Long reads

The Quantum Series: Finextra’s intro to Quantum Computing

Paige McNamee

Paige McNamee

Senior Reporter, Finextra

Finextra is firmly focused on keeping our audience abreast of the key trends and updates impacting the financial services and fintech landscape. It’s only fitting then, that we take the time to delve into the world of quantum computing.

While it is still very early in the developmental stage of quantum computing, 2022 research from the World Economic Forum found that national governments have already invested over $25 billion into research in the space, with over $1 billion committed in venture capital deals in the preceding 12 months – tripling the previous three years combined.

Recent updates have brought the potential of quantum computing to the fore in conversations spanning regulation to security to privacy to capital markets innovation and ESG.

However, it isn’t just for the innovation it promises that quantum computing is making headlines. Rather, it is the threat of an cataclysmic ‘Q-Day’ where a quantum computer in the wrong hands may decipher or ‘crack’ our most secure data encryptions. Because of this, governments across the globe are focusing their attention on ensuring that systems across both the public and private sectors are ready and protected should that day arise.

What is quantum computing?

IBM defines quantum computing as a rapidly emerging technology that harnesses the laws of quantum mechanics to solve problems that are too complex for classical computers. Where our classical computers and even supercomputers are built of binary code-based machines that rely on 20th century technology, the hope is that quantum, which uses qubits to run multidimensional quantum algorithms, will be able to handle far more complex quantum problems very efficiently.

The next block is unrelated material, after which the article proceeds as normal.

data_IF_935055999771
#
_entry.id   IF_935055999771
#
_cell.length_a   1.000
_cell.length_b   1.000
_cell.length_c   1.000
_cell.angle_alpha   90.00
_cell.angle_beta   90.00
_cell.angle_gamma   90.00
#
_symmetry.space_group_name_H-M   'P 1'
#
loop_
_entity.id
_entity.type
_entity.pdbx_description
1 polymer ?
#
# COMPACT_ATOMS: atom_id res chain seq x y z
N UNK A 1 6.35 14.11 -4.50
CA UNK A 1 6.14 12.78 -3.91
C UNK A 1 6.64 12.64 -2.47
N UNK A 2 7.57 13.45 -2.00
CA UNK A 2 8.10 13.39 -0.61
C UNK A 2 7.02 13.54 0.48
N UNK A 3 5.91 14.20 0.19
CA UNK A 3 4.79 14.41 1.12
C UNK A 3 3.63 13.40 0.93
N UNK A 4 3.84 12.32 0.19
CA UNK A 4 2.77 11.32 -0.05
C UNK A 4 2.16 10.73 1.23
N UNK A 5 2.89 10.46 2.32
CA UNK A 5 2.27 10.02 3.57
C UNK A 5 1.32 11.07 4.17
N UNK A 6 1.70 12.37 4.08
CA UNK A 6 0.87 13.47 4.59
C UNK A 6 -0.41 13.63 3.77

Quantum computing is based on the quantum mechanics category of physics, with qubits existing in multiple states at any one time. This is called superposition, and allows many combinations of zeros and ones to be processed at a given time – contrasted with the single binary process a traditional computer can handle. Its ability to digest significantly more information at once means it is far more efficient that traditional computers.

For an in-depth explanation of how the quantum computer works, we’re not going to try and one-up the FT’s excellent visual representation offered here.

This type of speed and problem solving sophistication is naturally attracting huge interest across the world, with the Global Quantum Computing Market Size valued at $13.67 billion in 2022. By 2032, the Worldwide Quantum computing Market Size is expected to reach $143.44 billion, according to a research report published by Spherical Insights & Consulting.

How will quantum computing impact financial services?

The financial services industry is positive about the potential quantum computing offers, with risk management, asset pricing, portfolio optimisation just a handful of areas that could be improved or significantly disrupted by the technology.

IBM expects that despite being in the developmental stages with general commercial applications very much on the distant horizon, breakthrough products and services in quantum computing should begin appearing for specific business use cases within three to five years.

Front-office and back-office processes such as client management around KYC, credit origination, and onboarding could be targeted early on. IBM also cites treasury management, trading, asset management, business optimisation, risk management and compliance as the key areas which are likely to gain quantum computing attention in the coming five years.

McKinsey sees significant value in the future of quantum in the financial services industry, noting that a reassessment of the potential economic value of quantum use cases in the industry has grown to between $394 billion and $700 billion by 2035.

Source: McKinsey

IBM classifies the use cases of quantum computing in financial services into three categories: targeting and prediction, trading optimisation, and risk profiling.